Colin Farrell stars in this black comedy that feels reminiscent of screenwriter Charlie Kaufman's work: A slump-shouldered loner (Farrell) has just 45 days to find a life partner before he's turned into an animal. Can he make it work with Rachel Weisz, or is he doomed to a life on all fours? By turns absurd and provocative, The Lobster isn't a conventional date movie, but it might have more to say about relationships than a pile of Nicholas Sparks paperbacks.

7. Flash of Genius (2008)

Greg Kinnear stars in this drama based on a true story about inventor Robert Kearns, who revolutionized automobiles with his intermittent windshield wiper. Instead of getting rich, Kearns is ripped off by the automotive industry and engages in a years-long battle for recognition.

8. Locke (2013)

The camera rarely wavers from Tom Hardy in this existential thriller, which takes place entirely in Hardy's vehicle. A construction foreman trying to make sure an important job is executed well, Hardy's Ivan Locke grapples with some surprising news from a mistress and the demands of his family. It's a one-act, one-man play, with Hardy making the repeated act of conversing on his cell phone as tense and compelling as if he were driving with a bomb in the trunk.

9. Cop Car (2015)

When two kids decide to take a police cruiser for a joyride, the driver (Kevin Bacon) begins a dogged pursuit. No good cop, he's got plenty to hide.

10. Taxi Driver (1976)

Another De Niro and Scorsese collaboration hits the mark, as Taxi Driver is regularly cited as one of the greatest American films ever made. De Niro is a potently single-minded Travis Bickle, a cabbie in a seedy '70s New York who wants to be an avenging angel for victims of crime. The mercurial Bickle, however, is just as unhinged as those he targets.

11. Sweet Virginia (2017)

Jon Bernthal lumbers through this thriller as a former rodeo star whose career has left him physically broken. Now managing a hotel in small-town Alaska, he stumbles onto a plot involving a murderer-for-hire (Christopher Abbott), upending his quiet existence and forcing him to take action.

11 Unusual Christmas Traditions Around the World

A Mari Lwyd—a ghostly horse figure brought door-to-door between Christmas and New Year’s Eve in Wales
A Mari Lwyd—a ghostly horse figure brought door-to-door between Christmas and New Year’s Eve in Wales
R. fiend, Wikimedia // CC BY-SA 3.0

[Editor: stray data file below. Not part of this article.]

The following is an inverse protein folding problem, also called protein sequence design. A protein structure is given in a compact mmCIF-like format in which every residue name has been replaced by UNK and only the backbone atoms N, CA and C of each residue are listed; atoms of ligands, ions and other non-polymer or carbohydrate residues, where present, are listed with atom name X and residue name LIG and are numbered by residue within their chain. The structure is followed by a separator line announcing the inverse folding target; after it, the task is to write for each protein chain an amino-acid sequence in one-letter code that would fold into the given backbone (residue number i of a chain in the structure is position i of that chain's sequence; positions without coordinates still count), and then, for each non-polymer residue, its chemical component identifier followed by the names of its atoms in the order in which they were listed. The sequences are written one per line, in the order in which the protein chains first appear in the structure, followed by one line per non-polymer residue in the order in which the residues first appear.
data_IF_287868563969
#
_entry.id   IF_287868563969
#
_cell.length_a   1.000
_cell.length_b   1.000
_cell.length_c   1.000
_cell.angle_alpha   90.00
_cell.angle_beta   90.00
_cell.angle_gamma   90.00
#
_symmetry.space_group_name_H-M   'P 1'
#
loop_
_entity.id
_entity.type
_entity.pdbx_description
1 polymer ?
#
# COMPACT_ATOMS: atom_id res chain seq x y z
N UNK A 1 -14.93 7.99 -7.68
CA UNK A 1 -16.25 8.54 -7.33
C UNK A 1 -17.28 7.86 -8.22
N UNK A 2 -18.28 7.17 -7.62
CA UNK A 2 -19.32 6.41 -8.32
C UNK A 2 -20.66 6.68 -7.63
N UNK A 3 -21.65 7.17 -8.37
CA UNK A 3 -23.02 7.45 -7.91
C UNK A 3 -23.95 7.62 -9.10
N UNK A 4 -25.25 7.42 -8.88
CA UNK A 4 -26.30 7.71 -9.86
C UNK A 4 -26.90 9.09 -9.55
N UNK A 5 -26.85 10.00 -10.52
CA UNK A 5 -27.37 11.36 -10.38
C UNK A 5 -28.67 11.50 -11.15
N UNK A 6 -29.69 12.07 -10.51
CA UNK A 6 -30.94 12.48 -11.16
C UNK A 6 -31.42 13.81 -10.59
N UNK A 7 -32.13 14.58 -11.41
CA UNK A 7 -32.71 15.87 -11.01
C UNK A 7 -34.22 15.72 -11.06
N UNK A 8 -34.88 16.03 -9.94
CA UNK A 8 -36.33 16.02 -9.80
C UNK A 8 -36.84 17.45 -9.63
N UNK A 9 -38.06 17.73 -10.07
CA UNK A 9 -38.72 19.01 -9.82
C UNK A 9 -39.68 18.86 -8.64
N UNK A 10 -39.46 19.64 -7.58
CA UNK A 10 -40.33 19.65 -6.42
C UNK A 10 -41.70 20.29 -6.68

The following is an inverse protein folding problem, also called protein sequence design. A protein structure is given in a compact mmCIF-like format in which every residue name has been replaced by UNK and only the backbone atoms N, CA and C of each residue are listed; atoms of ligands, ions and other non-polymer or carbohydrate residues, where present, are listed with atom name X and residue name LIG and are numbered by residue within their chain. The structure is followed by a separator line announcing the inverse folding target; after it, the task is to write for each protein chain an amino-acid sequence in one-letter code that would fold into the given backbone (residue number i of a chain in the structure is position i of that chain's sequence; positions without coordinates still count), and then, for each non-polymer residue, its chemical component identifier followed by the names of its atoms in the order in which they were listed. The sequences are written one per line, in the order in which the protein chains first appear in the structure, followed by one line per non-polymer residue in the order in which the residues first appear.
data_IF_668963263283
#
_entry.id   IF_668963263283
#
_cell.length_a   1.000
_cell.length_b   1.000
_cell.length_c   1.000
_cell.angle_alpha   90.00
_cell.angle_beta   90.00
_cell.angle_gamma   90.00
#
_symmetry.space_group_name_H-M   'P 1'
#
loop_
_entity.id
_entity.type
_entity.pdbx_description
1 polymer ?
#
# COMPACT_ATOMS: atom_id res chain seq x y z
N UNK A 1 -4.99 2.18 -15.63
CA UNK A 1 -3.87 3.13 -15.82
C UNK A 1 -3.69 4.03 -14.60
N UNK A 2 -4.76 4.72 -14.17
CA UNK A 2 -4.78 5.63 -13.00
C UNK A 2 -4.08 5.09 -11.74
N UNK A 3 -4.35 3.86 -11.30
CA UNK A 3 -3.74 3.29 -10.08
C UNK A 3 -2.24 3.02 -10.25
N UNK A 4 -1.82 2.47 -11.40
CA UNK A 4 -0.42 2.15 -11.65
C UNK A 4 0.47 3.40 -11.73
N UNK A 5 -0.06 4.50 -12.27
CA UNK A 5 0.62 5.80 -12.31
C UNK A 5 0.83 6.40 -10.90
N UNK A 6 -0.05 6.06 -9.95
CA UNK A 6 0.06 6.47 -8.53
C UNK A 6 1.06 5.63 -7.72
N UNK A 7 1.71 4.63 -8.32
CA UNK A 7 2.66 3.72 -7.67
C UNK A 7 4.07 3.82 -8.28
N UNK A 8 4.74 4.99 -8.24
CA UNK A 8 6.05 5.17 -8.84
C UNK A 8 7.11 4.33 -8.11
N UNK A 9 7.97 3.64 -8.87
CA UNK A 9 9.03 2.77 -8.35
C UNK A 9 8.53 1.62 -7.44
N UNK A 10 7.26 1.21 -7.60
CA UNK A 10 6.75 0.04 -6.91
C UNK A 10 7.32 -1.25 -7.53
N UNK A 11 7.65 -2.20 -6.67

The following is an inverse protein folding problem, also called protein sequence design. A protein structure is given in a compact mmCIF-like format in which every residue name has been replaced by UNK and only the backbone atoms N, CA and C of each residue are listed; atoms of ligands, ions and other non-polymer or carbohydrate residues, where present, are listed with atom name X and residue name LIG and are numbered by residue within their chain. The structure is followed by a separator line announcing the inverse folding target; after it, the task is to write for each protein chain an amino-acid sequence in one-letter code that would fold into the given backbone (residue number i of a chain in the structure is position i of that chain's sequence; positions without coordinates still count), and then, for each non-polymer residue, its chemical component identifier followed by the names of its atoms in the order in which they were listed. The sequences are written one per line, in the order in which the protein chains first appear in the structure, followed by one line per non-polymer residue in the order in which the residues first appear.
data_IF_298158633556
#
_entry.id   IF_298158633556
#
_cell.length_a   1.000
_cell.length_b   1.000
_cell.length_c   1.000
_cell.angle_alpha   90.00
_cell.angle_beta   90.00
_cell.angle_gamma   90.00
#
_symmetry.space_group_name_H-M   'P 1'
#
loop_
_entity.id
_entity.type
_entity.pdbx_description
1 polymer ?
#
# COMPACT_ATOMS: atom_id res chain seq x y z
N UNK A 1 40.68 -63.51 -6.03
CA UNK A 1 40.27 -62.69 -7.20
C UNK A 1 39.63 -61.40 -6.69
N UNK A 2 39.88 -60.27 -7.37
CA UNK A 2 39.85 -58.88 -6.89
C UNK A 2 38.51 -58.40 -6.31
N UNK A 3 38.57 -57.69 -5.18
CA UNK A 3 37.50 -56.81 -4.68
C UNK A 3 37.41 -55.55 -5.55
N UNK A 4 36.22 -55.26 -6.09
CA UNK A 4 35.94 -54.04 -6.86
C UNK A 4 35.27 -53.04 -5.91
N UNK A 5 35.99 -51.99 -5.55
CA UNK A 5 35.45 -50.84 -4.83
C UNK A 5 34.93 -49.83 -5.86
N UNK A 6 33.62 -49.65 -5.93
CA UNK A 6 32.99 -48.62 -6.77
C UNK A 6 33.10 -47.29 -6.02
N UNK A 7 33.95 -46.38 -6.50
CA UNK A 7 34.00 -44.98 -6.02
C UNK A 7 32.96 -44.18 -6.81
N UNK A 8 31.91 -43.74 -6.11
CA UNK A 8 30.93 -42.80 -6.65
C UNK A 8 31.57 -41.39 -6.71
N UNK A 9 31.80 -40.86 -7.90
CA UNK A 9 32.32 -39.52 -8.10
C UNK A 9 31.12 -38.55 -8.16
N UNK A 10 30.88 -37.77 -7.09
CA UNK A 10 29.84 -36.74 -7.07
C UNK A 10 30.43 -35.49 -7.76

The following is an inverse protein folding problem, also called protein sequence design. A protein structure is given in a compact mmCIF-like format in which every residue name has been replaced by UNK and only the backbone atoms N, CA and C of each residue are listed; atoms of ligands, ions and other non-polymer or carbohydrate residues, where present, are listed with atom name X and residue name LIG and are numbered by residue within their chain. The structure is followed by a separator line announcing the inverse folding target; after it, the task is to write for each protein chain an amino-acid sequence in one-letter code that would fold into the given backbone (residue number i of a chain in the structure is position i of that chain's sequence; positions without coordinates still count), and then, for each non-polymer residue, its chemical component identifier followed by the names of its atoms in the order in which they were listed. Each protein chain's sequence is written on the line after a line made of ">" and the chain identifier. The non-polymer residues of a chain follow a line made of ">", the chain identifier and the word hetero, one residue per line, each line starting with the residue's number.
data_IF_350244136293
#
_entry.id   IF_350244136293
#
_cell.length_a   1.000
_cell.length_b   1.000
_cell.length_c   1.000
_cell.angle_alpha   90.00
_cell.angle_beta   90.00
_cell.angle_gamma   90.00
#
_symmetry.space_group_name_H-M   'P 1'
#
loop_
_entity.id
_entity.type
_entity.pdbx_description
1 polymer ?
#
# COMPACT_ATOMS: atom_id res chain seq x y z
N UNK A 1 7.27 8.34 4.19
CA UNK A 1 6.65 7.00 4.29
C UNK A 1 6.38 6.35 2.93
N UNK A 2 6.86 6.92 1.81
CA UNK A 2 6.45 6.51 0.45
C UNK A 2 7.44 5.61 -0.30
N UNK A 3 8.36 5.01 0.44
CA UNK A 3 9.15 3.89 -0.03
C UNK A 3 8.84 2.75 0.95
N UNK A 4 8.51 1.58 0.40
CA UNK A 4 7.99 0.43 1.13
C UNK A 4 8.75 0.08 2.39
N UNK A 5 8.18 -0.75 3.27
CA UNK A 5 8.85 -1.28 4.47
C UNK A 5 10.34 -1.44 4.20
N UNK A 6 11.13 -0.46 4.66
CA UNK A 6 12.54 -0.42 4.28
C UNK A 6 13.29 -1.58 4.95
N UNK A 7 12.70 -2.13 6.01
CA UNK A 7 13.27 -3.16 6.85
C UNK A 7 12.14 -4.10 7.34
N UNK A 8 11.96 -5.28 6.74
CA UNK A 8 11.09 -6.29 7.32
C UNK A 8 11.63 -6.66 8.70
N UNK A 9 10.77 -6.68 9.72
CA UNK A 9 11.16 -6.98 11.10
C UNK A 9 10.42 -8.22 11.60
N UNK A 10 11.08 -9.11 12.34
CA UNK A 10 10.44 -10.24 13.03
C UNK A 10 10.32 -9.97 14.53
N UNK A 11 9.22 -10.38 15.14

We all know about the typical trappings of Christmas—Santa, the tree, eggnog and carols, turkey and ham, that fruitcake that’s made three trips around the country and counting. But what about traditions that are generally less well-known in America—the ones that might take place halfway around the world? Traditions like the Swedes watching the same Donald Duck cartoon each year, the Japanese devouring KFC, or Austria’s “bad Santa,” Krampus? Allow us to take you on a journey with the international Christmas traditions below.

1. Sweden // Watching Donald Duck on Television

Every year at 3 p.m. on Christmas Eve, around half of Sweden sits down to watch the 1958 Walt Disney TV special “From All of Us to All of You.” Known in Swedish as Kalle Anka och hans vänner önskar God Jul, the title translates to “Donald Duck and His Friends Wish You a Merry Christmas.” But, really, it’s usually known as Kalle Anka. Since 1959, the show has been airing without commercial interruption at the same time every December 24 on TV1, Sweden’s main public television channel. According to Slate, it’s one of the three most popular TV events each year, and lines of the cartoon’s dialogue have become common Swedish parlance.

Slate’s Jeremy Stahl, who remembers his first Christmas visiting Sweden with his soon-to-be-wife, observes, “I was taken aback not only by the datedness of the clips (and the somewhat random dubbing) but also by how seriously my adoptive Swedish family took the show. Nobody talked, except to recite favorite lines along with the characters." Stahl notes that for many Swedes, other Christmas Eve festivities revolve around watching the show—what time they eat the Christmas meal, for example—and that, although the tradition may seem strange, it also makes some sense: “For many Swedes, there is something comforting about knowing that every year there is one hour, on one day, when you sit down with everyone in your family and just be together.”